“K-pop Confidential” is for those in the know

Flashy and achingly hip, this insider take on K-pop trainee life is def for the dedicated.

Months ago I got an excited message from a coworker saying she ordered copies of the upcoming K-pop YA novel K-pop Confidential by Stephan Lee for our bookstore, but really specifically for me. I’ve established myself as the K-pop bookseller at work and that means I absolutely had to read K-pop Confidential as soon as possible. But once I started reading I had the same feeling that I get when I hear a new comeback song I’m not sure about: do I actually like it, or am I just a devoted fan? Both?

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Getting your fairy tale ending in “You Should See Me In a Crown”

Finding Black queer joy in the chaotic world of high school prom season.

Prom can mean a lot of things to different people; for me, it means indifference and some nice photos taken in my backyard. But that doesn’t mean I’m indifferent to the fun of YA prom: the friends, the date, the outfits. Prom stories are popular because they encapsulate so much of the quintessential American high school experience full of drama and traditions that in hindsight may not have aged well by 2020. So what could challenging those traditions look like? I think a glimpse at what new YA fairy tales should be lies in Leah Johnson’s debut novel, You Should See Me in A Crown.

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Following your dreams and finding what makes you sing in “Shine”

“Shine” is about being true to yourself, your dreams, and the people important to you. Reading into the book for dirt on the K-pop industry or Jung’s past is ultimately a disservice to her as a writer and the book she wrote. 

Last summer, poet and author Ocean Vuong came to speak at the Harvard Book Store about his debut novel, On Earth We’re Briefly Gorgeous. During his talk he spoke about the trap of autobiographical fiction, the thing that happens when an author writes a book heavily based off their life experiences, but the story and actual events may or may not be true. Even though it’s a fictional story and characters, because it so closely resembles the author’s real life readers will automatically use the story to make assumptions about the author. This was the case for many Asian American writers including Vuong, Maxine Hong Kingston, Amy Tan, and I expect will repeat itself for Jessica Jung, former K-pop idol and debut young adult author of Shine.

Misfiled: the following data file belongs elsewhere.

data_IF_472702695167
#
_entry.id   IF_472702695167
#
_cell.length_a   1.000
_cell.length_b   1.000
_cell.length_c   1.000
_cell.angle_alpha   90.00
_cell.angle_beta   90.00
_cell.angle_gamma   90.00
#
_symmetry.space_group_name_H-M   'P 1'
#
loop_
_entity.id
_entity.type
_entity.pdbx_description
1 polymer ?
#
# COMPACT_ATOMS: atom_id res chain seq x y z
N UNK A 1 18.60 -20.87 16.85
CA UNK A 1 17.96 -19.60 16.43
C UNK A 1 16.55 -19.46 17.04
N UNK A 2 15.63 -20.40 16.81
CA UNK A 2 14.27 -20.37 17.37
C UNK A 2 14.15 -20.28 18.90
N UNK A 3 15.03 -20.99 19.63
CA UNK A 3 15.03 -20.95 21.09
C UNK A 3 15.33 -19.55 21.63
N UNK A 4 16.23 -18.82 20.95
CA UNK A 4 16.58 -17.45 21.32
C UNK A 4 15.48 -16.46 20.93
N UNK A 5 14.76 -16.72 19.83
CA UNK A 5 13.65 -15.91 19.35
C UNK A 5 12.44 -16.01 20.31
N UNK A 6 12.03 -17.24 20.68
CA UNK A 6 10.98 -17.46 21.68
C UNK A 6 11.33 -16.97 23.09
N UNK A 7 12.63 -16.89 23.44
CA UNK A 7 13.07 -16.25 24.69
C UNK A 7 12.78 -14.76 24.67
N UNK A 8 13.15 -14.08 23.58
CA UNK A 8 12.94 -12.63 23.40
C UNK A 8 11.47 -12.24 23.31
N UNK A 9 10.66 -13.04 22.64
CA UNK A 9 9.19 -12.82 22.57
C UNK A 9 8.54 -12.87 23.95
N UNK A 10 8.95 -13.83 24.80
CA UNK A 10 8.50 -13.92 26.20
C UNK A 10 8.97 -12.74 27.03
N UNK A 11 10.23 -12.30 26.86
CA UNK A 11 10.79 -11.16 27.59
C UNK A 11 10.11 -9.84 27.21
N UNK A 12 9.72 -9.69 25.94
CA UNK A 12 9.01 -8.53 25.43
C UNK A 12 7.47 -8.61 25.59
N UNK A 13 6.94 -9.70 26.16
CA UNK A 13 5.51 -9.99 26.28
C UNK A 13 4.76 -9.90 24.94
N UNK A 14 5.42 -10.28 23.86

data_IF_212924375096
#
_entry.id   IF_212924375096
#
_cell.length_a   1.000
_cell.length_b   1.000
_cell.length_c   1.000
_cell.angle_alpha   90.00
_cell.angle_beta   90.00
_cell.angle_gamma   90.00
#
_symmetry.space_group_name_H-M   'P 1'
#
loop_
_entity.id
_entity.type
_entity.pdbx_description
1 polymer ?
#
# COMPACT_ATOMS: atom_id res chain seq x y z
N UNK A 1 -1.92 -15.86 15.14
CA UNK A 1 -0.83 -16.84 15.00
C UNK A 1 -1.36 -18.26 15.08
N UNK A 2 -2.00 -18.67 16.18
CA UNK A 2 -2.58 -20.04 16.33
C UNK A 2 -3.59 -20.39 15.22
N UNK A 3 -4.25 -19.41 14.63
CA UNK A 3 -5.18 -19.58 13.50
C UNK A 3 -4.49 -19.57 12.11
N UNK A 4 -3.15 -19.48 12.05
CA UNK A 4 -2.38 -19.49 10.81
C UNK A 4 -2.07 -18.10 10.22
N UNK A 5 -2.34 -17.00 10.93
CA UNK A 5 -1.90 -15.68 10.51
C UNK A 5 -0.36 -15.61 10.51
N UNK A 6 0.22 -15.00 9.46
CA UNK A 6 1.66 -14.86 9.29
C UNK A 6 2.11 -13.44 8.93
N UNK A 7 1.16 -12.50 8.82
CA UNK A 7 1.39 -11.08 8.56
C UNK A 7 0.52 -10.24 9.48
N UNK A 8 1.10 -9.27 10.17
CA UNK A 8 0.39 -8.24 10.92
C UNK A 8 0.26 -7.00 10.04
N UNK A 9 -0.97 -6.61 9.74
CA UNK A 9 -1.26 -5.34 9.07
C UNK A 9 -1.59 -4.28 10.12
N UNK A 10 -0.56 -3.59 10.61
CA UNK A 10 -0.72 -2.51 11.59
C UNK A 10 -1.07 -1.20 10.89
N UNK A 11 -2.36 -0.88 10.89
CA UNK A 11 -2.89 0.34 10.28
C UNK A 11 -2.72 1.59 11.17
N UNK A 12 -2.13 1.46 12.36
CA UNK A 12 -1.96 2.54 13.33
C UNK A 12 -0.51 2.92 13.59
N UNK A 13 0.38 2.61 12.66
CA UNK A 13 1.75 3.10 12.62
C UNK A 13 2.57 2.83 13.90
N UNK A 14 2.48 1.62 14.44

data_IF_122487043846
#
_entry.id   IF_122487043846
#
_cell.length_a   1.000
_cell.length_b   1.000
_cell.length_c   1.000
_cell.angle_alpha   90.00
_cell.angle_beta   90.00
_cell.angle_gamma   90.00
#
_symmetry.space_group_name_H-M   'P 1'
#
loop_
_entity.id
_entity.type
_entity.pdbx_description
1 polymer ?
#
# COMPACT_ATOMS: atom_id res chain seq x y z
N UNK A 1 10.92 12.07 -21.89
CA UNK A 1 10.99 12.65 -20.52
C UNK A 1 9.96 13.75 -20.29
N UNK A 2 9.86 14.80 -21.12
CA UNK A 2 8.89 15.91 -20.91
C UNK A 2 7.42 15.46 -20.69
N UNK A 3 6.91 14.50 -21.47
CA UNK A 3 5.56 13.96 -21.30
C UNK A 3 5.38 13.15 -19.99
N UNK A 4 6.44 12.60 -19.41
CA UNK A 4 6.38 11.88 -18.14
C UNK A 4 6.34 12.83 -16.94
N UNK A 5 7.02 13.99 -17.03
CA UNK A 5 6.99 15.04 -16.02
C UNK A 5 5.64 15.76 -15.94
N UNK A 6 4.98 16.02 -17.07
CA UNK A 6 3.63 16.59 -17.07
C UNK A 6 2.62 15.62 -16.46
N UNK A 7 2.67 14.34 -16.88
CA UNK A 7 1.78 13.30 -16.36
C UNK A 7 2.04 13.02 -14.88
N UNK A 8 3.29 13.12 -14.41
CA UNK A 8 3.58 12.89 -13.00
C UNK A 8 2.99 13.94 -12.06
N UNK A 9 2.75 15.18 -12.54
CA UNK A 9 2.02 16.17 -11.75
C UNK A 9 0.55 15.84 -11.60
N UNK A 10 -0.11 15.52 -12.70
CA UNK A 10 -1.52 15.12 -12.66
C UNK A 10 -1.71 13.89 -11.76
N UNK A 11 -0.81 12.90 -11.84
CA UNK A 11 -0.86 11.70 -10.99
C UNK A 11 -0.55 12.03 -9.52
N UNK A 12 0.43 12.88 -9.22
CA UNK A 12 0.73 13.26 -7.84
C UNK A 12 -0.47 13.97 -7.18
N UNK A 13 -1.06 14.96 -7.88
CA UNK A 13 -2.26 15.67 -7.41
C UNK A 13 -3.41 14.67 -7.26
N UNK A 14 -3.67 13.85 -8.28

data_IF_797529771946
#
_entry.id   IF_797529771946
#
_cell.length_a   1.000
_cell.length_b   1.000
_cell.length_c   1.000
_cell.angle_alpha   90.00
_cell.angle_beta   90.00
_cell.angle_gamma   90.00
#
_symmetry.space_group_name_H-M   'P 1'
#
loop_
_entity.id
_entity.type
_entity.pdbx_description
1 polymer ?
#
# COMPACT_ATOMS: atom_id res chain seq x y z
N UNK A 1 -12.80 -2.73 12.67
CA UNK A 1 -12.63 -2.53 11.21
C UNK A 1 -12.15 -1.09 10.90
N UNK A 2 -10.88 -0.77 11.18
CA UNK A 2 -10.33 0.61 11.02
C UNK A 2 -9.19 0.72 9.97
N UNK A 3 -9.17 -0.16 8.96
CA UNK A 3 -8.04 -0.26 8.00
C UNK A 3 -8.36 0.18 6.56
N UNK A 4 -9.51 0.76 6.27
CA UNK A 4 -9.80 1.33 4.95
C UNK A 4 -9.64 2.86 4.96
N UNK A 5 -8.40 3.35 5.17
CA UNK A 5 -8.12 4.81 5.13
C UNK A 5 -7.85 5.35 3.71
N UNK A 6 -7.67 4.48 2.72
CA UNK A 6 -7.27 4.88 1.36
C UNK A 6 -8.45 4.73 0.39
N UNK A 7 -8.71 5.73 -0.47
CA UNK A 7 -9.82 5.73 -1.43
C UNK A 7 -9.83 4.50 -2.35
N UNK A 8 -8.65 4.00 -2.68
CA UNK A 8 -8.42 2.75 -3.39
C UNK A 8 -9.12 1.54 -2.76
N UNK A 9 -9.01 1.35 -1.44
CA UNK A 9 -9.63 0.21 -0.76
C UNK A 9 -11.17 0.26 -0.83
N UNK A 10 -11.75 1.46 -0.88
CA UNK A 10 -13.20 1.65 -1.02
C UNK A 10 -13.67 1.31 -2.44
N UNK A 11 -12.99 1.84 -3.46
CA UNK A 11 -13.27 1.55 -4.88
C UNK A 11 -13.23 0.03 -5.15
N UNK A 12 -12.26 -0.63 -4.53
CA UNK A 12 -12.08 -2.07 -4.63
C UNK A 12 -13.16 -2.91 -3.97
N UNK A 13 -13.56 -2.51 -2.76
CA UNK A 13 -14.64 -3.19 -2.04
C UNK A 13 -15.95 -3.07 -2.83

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Apartment Book Club Round 1

About a year ago my roommates and I decided to start a book club together. I don’t remember who or what prompted it, but the rules were simple: each person picks a book, we draw the titles out of a jar, and then after about a month or so we’ll go out to dinner and discuss it. 

The four of us have somewhat similar tastes in what we like to read: fiction, YA, fantasy, fun tropes, magic. But we chose books new to all of us and each pick could vary wildly in how much others like it. Sometimes we’ll choose books from our TBR lists, other’s recommendations, or if we heard enough good things about it. It’s an interesting mix, and the books from Round 1 definitely felt like a grab-bag of miscellany, but that’s what makes our book club fun.

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OMG can you believe “Anna K”? Because I’m not sure I can

Perfect for fans of “Crazy Rich Asians” and not just because both books feature attractive young Asian people with too much money.

I know it’s unpopular to pitch new things––books, movies, TV shows, etc––relative to how it’s alike to other already popular things. It’s not fair to say that every new magical book series for kids is the “next Harry Potter” when really the only thing in common is some magic wands. I get that. However. Jenny Lee’s YA debut book, Anna K really is the next Crazy Rich Asians (but teenagers).

Continue reading OMG can you believe “Anna K”? Because I’m not sure I can